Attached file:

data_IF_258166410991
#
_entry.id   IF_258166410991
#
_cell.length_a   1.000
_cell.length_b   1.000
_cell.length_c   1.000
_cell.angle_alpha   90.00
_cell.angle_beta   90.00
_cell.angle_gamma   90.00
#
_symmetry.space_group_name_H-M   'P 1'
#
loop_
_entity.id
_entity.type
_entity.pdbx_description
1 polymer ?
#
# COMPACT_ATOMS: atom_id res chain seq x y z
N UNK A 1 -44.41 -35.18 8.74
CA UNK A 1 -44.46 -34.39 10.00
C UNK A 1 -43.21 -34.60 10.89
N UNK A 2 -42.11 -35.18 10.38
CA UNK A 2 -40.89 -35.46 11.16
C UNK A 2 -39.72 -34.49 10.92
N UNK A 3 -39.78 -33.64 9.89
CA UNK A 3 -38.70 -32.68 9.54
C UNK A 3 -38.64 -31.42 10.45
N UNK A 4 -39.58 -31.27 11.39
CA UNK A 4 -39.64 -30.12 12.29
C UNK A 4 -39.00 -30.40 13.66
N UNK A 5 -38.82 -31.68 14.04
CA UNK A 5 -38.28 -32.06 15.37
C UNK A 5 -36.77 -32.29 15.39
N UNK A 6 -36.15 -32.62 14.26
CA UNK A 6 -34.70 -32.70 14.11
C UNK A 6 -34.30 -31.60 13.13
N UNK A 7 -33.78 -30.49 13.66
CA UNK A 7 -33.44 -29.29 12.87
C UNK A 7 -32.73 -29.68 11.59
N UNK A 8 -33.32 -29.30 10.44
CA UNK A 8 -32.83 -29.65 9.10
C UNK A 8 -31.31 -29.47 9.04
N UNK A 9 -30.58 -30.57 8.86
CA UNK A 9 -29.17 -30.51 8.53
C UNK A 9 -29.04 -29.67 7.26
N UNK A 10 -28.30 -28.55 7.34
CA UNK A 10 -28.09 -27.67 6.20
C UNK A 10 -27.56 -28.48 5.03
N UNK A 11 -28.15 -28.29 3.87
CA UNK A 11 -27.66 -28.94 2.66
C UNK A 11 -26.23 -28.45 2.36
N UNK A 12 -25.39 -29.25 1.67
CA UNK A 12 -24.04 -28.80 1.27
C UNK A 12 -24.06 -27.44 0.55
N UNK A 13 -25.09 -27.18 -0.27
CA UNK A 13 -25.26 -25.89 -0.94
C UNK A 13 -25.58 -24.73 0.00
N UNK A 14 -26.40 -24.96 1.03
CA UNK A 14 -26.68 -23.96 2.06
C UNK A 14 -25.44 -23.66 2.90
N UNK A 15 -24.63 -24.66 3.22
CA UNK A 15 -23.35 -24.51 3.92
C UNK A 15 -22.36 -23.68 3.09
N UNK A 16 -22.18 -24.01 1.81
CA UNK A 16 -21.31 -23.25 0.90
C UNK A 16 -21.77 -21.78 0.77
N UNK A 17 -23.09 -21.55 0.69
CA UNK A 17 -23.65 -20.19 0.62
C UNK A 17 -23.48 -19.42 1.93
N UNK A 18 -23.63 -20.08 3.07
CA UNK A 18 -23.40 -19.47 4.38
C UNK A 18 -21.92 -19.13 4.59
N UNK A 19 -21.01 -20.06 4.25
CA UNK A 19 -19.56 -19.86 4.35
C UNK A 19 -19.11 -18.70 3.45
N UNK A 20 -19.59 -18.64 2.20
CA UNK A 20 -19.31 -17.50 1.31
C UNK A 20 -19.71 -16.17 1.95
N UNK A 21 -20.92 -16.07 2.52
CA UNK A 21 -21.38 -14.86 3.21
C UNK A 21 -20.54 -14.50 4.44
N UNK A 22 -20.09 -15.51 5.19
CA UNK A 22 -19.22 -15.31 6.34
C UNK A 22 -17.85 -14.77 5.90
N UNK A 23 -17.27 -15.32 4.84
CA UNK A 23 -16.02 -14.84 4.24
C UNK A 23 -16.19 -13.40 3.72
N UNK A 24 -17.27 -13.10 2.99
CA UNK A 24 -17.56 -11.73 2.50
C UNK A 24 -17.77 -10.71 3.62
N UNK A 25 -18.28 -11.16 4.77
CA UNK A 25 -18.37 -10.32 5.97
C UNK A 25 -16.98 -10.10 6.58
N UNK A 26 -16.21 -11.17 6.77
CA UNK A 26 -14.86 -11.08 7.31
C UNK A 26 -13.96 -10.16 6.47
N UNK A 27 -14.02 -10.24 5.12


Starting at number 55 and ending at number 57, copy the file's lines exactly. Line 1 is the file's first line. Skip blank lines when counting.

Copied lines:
CA UNK A 12 -24.04 -28.80 1.27
C UNK A 12 -24.06 -27.44 0.55
N UNK A 13 -25.09 -27.18 -0.27